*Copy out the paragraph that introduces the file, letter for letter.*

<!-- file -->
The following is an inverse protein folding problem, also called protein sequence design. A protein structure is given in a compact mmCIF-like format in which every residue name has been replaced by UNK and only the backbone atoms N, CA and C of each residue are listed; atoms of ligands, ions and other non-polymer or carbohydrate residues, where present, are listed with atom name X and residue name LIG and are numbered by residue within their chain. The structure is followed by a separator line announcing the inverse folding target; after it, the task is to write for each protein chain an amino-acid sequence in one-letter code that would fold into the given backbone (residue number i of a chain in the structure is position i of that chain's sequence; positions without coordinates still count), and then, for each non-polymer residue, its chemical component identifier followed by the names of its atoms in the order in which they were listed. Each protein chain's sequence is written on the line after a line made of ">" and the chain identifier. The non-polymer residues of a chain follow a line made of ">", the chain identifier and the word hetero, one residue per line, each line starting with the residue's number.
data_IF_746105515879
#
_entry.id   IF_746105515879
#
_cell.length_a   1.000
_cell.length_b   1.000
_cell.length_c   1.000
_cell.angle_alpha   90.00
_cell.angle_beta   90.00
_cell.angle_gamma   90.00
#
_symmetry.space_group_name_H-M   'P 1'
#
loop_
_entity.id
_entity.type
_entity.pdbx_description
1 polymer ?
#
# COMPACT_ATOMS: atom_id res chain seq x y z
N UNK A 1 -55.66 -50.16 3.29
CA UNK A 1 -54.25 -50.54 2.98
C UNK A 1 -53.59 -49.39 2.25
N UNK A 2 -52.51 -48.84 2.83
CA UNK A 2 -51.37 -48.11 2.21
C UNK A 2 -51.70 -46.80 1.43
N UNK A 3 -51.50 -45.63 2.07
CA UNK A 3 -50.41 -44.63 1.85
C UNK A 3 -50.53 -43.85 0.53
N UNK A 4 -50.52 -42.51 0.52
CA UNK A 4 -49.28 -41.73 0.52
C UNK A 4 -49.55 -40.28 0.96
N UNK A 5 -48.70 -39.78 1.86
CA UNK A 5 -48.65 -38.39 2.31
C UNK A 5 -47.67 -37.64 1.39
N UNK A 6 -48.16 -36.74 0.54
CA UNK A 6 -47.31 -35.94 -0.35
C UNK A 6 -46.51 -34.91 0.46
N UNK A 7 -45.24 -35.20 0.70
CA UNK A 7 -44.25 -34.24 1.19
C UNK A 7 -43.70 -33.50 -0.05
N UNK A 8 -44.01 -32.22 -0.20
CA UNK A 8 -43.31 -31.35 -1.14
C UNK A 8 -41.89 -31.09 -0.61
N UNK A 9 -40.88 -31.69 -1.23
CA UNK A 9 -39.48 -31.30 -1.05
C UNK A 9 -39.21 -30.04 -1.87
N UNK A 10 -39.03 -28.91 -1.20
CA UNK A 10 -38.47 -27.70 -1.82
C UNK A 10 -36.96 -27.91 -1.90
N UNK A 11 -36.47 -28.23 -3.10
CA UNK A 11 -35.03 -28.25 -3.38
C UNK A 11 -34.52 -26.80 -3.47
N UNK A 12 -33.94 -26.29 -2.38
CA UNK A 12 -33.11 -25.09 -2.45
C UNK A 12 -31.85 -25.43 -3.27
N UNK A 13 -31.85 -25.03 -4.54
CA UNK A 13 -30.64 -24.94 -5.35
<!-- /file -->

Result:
The following is an inverse protein folding problem, also called protein sequence design. A protein structure is given in a compact mmCIF-like format in which every residue name has been replaced by UNK and only the backbone atoms N, CA and C of each residue are listed; atoms of ligands, ions and other non-polymer or carbohydrate residues, where present, are listed with atom name X and residue name LIG and are numbered by residue within their chain. The structure is followed by a separator line announcing the inverse folding target; after it, the task is to write for each protein chain an amino-acid sequence in one-letter code that would fold into the given backbone (residue number i of a chain in the structure is position i of that chain's sequence; positions without coordinates still count), and then, for each non-polymer residue, its chemical component identifier followed by the names of its atoms in the order in which they were listed. Each protein chain's sequence is written on the line after a line made of ">" and the chain identifier. The non-polymer residues of a chain follow a line made of ">", the chain identifier and the word hetero, one residue per line, each line starting with the residue's number.